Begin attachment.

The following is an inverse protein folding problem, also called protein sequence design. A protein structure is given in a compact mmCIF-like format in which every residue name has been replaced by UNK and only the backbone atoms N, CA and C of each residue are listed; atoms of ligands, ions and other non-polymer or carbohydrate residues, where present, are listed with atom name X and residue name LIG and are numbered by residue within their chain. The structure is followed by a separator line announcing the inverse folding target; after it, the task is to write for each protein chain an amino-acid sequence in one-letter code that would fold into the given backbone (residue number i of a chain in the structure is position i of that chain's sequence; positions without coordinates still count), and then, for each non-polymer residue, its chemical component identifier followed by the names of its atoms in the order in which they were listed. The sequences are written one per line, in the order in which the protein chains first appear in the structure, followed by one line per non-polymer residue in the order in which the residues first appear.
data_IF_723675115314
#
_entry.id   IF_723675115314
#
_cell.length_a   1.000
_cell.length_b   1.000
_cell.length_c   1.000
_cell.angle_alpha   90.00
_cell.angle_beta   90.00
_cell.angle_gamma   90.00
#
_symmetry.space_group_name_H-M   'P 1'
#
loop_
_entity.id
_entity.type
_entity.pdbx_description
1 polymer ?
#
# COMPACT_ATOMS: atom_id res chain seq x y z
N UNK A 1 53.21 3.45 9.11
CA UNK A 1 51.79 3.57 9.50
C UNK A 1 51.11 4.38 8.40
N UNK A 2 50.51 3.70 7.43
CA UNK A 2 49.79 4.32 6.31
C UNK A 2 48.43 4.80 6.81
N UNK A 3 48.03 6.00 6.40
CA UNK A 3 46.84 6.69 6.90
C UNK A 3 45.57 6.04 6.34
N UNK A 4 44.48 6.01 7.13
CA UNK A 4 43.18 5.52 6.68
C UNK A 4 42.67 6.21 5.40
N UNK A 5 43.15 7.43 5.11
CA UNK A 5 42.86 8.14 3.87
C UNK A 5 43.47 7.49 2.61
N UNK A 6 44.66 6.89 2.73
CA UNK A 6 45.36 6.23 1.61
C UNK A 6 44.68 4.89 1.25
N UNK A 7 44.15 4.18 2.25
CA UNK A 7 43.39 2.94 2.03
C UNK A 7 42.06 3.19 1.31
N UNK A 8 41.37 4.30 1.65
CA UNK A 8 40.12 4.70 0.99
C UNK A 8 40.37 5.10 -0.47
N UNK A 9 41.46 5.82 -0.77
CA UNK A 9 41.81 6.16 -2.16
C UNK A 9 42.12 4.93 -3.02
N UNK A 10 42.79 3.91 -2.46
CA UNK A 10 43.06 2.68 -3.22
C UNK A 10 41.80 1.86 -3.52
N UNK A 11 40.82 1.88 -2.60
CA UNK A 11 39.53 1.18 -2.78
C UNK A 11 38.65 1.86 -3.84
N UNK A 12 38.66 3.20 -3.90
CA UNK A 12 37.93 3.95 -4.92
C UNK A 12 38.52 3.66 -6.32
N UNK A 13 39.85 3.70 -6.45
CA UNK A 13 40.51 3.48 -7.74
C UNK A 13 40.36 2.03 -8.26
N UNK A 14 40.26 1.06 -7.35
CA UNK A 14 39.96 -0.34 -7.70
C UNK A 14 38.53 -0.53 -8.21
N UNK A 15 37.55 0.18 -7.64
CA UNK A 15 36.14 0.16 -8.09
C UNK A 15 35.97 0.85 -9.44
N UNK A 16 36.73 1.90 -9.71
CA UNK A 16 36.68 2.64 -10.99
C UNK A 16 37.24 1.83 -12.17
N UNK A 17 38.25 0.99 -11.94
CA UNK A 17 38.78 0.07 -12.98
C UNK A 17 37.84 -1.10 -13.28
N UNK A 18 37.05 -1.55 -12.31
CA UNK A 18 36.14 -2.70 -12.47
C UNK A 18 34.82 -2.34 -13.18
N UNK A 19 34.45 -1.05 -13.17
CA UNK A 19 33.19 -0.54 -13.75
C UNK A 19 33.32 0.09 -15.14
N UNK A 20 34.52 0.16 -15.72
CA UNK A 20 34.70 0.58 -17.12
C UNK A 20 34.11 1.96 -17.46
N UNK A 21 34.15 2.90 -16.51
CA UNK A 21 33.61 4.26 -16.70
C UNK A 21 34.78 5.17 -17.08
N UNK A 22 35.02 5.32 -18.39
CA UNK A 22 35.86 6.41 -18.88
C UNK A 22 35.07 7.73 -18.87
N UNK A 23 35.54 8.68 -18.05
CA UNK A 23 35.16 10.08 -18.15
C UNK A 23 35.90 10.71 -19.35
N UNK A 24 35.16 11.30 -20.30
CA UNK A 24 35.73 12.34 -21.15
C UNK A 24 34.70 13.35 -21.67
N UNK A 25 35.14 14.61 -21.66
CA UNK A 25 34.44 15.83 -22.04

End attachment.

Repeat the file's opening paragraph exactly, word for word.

The following is an inverse protein folding problem, also called protein sequence design. A protein structure is given in a compact mmCIF-like format in which every residue name has been replaced by UNK and only the backbone atoms N, CA and C of each residue are listed; atoms of ligands, ions and other non-polymer or carbohydrate residues, where present, are listed with atom name X and residue name LIG and are numbered by residue within their chain. The structure is followed by a separator line announcing the inverse folding target; after it, the task is to write for each protein chain an amino-acid sequence in one-letter code that would fold into the given backbone (residue number i of a chain in the structure is position i of that chain's sequence; positions without coordinates still count), and then, for each non-polymer residue, its chemical component identifier followed by the names of its atoms in the order in which they were listed. The sequences are written one per line, in the order in which the protein chains first appear in the structure, followed by one line per non-polymer residue in the order in which the residues first appear.